The recent loss of 55 acres of growing area at the north end of Oakland Bay to failing on-site septic systems is particularly ominous. Oakland Bay is the most productive clam bay in the nation and contributes nearly 50 percent of the state Manila clam harvest. Water quality for an additional 11 acres in the Chapman Cove area of the bay is teetering on the ragged edge, according to health officials.

 

In recent weeks, Mason County health officials have identified at least one, and maybe two, failing septic systems near Chapman Cove and are working with the property owners to get them fixed, said county health officer Dr. Diana Yu.

 

“We’ve made some progress,” she said.

 

Increased funds to help local governments and property owners identify and fix failing septic systems is a big part of Gov. Chris Gregoire’s Puget Sound Initiative, the bid to restore Puget Sound health by 2020.

 

The 2006 Legislature earmarked $7.5 million in grants and loans to repair and replace faulty septic systems.

 

And the $220 million in new money for Puget Sound cleanup in Gregoire’s 2007-09 state budget includes $56.3 million to upgrade failing septic systems and help local governments improve their septic system programs.

 

Despite the momentum for a cleaner Puget Sound, and as a hedge against population growth and conflicts with waterfront property owners, Taylor Shellfish has quietly expanded its operations into British Columbia.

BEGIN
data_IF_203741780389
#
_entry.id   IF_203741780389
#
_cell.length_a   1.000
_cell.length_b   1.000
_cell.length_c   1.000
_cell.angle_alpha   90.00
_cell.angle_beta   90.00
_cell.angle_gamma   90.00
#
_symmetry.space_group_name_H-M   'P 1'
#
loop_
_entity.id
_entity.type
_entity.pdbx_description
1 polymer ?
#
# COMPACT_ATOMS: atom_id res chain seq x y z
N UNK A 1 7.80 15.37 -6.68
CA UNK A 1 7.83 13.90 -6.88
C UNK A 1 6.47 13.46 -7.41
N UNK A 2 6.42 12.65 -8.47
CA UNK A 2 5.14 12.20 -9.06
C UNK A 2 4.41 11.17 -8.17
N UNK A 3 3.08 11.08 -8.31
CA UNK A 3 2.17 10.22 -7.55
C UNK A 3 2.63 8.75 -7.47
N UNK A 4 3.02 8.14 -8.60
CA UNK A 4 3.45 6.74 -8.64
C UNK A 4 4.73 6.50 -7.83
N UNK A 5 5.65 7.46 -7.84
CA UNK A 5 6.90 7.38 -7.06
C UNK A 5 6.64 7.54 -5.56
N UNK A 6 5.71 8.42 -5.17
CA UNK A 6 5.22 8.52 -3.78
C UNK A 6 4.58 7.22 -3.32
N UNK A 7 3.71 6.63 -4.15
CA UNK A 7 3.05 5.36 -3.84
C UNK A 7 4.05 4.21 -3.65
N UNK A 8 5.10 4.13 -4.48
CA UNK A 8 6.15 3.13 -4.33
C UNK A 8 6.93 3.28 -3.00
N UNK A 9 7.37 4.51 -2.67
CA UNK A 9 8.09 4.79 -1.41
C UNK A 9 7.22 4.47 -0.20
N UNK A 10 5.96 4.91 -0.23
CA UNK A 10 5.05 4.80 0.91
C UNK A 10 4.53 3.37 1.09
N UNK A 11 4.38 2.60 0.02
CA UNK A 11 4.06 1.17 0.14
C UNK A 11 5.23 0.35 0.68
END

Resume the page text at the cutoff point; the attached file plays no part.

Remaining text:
Last month, the company purchased the Fanny Bay Oyster Co. north of Nanaimo on Vancouver Island, adding to four smaller shellfish companies it has purchased in British Columbia since 2001.

 

The British Columbia moves boost Taylor Shellfish half-shell oyster production by 20 percent, to 50 million oysters a year.

 

“We’re still committed to South Sound — it’s our home,” said company co-­president Bill Taylor. “But it makes good business sense to diversify the business.”

 


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Longtime oyster grower has seen industry’s ups, downs in career


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John Dodge
As one of the patriarchs of the South Sound shellfish industry, Justin Taylor, 85, is the kind of man who commands respect through his words, his actions and his physical stature.

 

 “With his quiet wisdom and commitment to the shellfish industry and the environment, Justin Taylor is the best face the industry has to offer,” said Robin Downey, executive director of the Pacific Coast Shellfish Growers Association.

 

Born into a family of oyster growers, Taylor was a little boy in 1927 when Rayonier Inc., opened its pulp mill in Shelton and began dumping sulfite waste liquor into Oakland Bay.

 

The toxic effluent was deadly to the native Olympia oyster. For the next 30 years, the pulp mill company and the oystermen waged a battle over pollution, a conflict the nonconfrontational Taylor remembers all too well.

 

The pollution war pitted friends and families against each other as the pulp mill offered a lot more jobs in Shelton than the oyster growers could at the time in their fight for clean water.

 

“Being an oyster grower gave you a bad name in Shelton,” Taylor said. “You have to remember how important a job was back then. And the mill jobs were good-paying jobs.”

 

But the oystermen finally prevailed in 1956 when the state Pollution Control Commission, the forerunner of the state Department of Ecology, refused to grant Rayonier a permit to continue discharging its waste into Oakland Bay. The mill shut down in 1957.